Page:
General     Registrars
  1. When will the sunrise period begin? When can I become an accredited registrar? new
  2. When will it be possible to register .eu domain names?
  3. Who is entitled to register a .eu domain name?
  4. Can I pre-register a .eu domain with EURid?
  5. Can I register a .eu domain name directly with EURid?
  6. How will I be able to recognize accredited .eu registrars?
  7. How much will it cost to register a .eu domain name?
  8. Can I protect my .eu domain name against abusive registration?
  9. I noticed that several companies are offering (free) pre-registration services for .eu domains. Are these official pre-registrations?
  10. Where can I find more information concerning the creation of the .eu top level domain (TLD)?
  11. I have an EU community trademark but my company is based outside of the EU. Can I register a .eu domain name?
  1. The accreditation of Registrars began the 16th of June. The list of accredited Registrars is available here


    We are aiming to launch the sunrise period before the end of 2005. The general registrants will be able to register their domain name after the 4 month sunrise Period.

  2. We have made a tentative timetable setting out the key tasks to be done and estimating when each stage will take after the contract is complete

  3. The EC Regulation No 733/2002 of 22 April 2002 on the implementation of the .eu Top Level Domain determines who will be allowed to apply for a .eu domain name.

    The following categories of companies, organisations and individuals will be able to register a .eu domain:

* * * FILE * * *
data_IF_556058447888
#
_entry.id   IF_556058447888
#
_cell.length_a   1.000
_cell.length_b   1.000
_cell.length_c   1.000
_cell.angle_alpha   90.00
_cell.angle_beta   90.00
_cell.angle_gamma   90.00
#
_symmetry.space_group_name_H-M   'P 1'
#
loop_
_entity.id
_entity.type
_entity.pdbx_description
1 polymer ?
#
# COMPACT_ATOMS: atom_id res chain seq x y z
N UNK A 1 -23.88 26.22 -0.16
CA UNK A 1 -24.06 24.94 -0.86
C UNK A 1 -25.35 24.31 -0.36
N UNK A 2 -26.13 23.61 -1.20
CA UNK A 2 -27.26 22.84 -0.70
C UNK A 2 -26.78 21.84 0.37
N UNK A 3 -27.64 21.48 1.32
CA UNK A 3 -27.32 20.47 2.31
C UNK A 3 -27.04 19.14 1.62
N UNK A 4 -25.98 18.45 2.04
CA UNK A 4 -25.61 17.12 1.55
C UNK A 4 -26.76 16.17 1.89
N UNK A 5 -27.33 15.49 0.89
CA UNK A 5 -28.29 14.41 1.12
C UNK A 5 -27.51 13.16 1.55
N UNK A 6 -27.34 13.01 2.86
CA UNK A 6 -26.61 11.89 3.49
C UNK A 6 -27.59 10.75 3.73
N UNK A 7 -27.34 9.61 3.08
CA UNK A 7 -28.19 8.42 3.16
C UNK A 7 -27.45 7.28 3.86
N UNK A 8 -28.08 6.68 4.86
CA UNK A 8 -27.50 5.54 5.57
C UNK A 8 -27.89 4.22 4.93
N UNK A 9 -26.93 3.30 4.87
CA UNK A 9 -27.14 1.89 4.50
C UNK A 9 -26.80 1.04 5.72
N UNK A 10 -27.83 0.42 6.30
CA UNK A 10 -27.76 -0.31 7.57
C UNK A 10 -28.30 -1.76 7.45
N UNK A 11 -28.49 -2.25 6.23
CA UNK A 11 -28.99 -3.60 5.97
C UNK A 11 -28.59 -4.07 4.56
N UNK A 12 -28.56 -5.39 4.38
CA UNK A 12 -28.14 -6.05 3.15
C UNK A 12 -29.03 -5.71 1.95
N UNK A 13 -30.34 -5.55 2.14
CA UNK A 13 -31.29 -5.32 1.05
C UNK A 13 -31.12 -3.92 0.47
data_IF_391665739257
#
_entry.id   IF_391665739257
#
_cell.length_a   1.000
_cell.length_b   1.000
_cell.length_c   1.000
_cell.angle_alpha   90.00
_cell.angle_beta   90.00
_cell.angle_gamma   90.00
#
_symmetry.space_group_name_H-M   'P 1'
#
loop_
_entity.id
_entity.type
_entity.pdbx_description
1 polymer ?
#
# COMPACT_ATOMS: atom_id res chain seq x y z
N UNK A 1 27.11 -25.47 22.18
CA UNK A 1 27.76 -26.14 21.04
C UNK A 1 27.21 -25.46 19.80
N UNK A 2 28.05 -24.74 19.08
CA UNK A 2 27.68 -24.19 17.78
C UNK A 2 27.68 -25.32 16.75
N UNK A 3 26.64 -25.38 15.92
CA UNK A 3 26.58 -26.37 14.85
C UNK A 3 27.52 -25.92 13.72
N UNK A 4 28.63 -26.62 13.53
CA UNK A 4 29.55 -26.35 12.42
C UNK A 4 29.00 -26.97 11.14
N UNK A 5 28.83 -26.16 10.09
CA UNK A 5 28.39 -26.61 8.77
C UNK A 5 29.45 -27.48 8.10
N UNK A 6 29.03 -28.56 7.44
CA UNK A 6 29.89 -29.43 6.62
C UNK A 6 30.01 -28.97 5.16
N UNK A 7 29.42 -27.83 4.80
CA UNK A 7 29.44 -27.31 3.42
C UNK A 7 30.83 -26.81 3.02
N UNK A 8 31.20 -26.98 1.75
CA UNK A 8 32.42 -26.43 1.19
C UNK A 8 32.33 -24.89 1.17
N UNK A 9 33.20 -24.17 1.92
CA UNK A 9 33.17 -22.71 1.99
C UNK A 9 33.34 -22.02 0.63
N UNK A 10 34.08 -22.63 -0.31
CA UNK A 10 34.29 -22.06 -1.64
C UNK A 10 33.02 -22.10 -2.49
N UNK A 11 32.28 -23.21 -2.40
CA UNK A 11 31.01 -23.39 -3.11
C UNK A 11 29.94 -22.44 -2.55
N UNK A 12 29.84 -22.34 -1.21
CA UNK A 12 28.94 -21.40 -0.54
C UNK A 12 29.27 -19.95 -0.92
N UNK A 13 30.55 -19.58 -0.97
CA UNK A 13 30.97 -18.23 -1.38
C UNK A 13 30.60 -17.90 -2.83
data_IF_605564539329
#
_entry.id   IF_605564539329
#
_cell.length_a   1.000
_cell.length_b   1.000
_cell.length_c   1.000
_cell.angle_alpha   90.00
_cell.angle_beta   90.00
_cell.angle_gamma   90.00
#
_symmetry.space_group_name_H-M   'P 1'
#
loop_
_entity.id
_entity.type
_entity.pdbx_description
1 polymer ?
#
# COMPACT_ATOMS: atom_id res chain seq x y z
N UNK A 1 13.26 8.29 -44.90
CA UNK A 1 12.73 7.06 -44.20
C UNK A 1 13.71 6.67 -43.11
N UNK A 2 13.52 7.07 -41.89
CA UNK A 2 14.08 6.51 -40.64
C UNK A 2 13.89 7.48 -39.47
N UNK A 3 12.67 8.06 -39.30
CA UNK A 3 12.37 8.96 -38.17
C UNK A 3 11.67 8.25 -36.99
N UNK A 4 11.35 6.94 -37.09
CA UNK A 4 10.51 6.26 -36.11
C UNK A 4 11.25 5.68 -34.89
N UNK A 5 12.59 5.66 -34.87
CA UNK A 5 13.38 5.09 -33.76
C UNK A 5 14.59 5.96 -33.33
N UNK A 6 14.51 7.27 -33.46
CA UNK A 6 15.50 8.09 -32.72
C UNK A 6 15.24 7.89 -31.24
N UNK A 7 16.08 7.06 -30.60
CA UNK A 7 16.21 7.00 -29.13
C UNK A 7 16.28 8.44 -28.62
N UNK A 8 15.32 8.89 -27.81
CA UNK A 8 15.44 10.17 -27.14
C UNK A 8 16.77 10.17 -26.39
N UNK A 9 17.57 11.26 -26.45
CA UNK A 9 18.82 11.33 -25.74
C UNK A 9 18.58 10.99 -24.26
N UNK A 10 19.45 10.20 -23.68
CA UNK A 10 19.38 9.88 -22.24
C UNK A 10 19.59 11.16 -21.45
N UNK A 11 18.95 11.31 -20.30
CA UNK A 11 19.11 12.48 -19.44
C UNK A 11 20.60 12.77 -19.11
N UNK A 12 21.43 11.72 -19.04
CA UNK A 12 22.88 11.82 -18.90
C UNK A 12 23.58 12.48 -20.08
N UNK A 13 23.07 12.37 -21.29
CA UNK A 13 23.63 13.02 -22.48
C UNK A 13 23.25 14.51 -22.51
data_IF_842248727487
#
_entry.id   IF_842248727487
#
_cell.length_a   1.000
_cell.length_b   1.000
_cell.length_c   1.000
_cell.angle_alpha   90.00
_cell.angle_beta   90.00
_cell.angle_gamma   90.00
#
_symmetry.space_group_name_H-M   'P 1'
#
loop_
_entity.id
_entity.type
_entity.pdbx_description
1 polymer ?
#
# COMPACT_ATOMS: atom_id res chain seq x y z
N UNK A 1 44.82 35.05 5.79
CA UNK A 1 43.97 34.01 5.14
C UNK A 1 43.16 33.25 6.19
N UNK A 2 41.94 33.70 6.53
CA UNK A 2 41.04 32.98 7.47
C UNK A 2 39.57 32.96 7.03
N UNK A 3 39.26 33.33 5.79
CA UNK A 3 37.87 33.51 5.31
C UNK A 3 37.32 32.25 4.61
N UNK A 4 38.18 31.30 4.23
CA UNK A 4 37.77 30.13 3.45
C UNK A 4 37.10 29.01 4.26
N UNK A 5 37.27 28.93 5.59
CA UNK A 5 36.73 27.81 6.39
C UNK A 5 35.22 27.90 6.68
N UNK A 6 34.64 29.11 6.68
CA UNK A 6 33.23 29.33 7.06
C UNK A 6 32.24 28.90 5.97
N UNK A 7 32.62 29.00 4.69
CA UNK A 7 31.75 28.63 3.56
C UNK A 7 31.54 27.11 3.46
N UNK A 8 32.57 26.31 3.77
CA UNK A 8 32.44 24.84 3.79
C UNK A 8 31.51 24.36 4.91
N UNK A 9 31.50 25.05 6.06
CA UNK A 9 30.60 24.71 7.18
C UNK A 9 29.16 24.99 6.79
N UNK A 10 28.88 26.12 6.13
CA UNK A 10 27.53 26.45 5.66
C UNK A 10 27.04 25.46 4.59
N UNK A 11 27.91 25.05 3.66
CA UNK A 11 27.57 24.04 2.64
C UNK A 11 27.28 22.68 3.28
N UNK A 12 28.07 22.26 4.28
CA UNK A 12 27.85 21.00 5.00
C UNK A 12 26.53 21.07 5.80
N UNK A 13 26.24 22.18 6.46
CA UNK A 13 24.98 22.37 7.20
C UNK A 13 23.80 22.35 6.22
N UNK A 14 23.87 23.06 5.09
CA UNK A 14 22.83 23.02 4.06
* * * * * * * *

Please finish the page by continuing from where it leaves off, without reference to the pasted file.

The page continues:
• undertakings having their registered office, central administration or principal place of business within the European Community;
    • organisations established within the European Community without prejudice to the application of national law;
    • natural persons resident within the European Community.
    The full text of the EC Regulation 733/2002 can be found here.
  4. Starting on June 16 2005, EURid began to accredit a network of .eu registrars and since then publishes a list of accredited registrars on our web site. Those wanting a .eu name need to select one of those registrars in order to request a .eu name. Once .eu registrars are accredited they are allowed to accept pre-registrations for their customers. At the start of the live registrations, they will introduce their pre-registrations in the automated systems of EURid for processing. In case certain domain names are pre-registered several times, the automated systems will determine on a "first come, first served" basis which pre-registration will eventually lead to a definitive registration (the huge load of simultaneous applications will also generate a randomising effect).

    Those who'pre-register' a domain name should recognise that it can only be a provisional request until such time as the Registrant Terms and Conditions are available. All .eu domain name holders will be required to formally accept the terms and conditions before their names can be registered. Your registrarshould ask you for your acceptance in advance of submitting your domain registration to us when .eu goes live. The registrant terms and conditions will be published during the summer of 2005.